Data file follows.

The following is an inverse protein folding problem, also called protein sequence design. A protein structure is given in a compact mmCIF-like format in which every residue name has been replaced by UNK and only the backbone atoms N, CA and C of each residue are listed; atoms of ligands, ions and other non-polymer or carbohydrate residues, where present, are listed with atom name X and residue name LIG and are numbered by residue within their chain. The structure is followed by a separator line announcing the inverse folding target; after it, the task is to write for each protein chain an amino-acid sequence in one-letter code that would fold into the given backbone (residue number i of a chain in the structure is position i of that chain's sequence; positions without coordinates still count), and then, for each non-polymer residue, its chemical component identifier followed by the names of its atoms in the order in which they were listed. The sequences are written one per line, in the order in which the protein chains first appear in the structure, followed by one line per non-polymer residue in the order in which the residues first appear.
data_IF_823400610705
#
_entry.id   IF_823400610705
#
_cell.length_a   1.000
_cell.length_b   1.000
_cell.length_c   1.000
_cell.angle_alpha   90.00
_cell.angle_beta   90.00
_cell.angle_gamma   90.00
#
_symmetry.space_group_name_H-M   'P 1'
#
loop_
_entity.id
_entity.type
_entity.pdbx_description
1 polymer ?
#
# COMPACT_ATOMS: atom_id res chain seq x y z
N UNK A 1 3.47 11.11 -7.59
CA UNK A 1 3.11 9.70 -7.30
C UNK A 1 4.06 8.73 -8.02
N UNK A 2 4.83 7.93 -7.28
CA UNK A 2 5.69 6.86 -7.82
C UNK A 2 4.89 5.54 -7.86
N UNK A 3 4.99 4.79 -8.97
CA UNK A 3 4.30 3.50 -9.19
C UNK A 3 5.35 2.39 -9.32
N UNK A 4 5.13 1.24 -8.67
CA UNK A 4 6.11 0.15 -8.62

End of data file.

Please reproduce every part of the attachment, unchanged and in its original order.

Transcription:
The following is an inverse protein folding problem, also called protein sequence design. A protein structure is given in a compact mmCIF-like format in which every residue name has been replaced by UNK and only the backbone atoms N, CA and C of each residue are listed; atoms of ligands, ions and other non-polymer or carbohydrate residues, where present, are listed with atom name X and residue name LIG and are numbered by residue within their chain. The structure is followed by a separator line announcing the inverse folding target; after it, the task is to write for each protein chain an amino-acid sequence in one-letter code that would fold into the given backbone (residue number i of a chain in the structure is position i of that chain's sequence; positions without coordinates still count), and then, for each non-polymer residue, its chemical component identifier followed by the names of its atoms in the order in which they were listed. The sequences are written one per line, in the order in which the protein chains first appear in the structure, followed by one line per non-polymer residue in the order in which the residues first appear.
data_IF_823400610705
#
_entry.id   IF_823400610705
#
_cell.length_a   1.000
_cell.length_b   1.000
_cell.length_c   1.000
_cell.angle_alpha   90.00
_cell.angle_beta   90.00
_cell.angle_gamma   90.00
#
_symmetry.space_group_name_H-M   'P 1'
#
loop_
_entity.id
_entity.type
_entity.pdbx_description
1 polymer ?
#
# COMPACT_ATOMS: atom_id res chain seq x y z
N UNK A 1 3.47 11.11 -7.59
CA UNK A 1 3.11 9.70 -7.30
C UNK A 1 4.06 8.73 -8.02
N UNK A 2 4.83 7.93 -7.28
CA UNK A 2 5.69 6.86 -7.82
C UNK A 2 4.89 5.54 -7.86
N UNK A 3 4.99 4.79 -8.97
CA UNK A 3 4.30 3.50 -9.19
C UNK A 3 5.35 2.39 -9.32
N UNK A 4 5.13 1.24 -8.67
CA UNK A 4 6.11 0.15 -8.62